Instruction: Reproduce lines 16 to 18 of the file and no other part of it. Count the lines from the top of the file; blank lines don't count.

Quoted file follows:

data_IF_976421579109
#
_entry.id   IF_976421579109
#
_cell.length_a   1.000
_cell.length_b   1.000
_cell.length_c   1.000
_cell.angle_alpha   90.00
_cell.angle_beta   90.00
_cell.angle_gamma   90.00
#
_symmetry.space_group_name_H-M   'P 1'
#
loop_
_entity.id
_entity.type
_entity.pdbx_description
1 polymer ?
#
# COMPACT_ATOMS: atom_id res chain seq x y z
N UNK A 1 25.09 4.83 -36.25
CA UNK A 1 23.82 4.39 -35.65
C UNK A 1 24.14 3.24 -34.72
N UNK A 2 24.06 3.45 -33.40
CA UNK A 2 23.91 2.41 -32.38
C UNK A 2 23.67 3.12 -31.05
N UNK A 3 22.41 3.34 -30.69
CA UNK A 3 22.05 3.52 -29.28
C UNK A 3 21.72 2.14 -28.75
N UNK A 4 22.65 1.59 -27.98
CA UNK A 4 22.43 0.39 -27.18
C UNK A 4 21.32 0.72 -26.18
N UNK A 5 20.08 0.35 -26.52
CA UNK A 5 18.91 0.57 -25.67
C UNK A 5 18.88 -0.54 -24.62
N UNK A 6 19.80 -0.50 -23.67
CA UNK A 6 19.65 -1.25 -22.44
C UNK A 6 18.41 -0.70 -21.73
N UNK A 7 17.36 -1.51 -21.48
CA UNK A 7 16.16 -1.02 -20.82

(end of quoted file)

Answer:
_entity.type
_entity.pdbx_description
1 polymer ?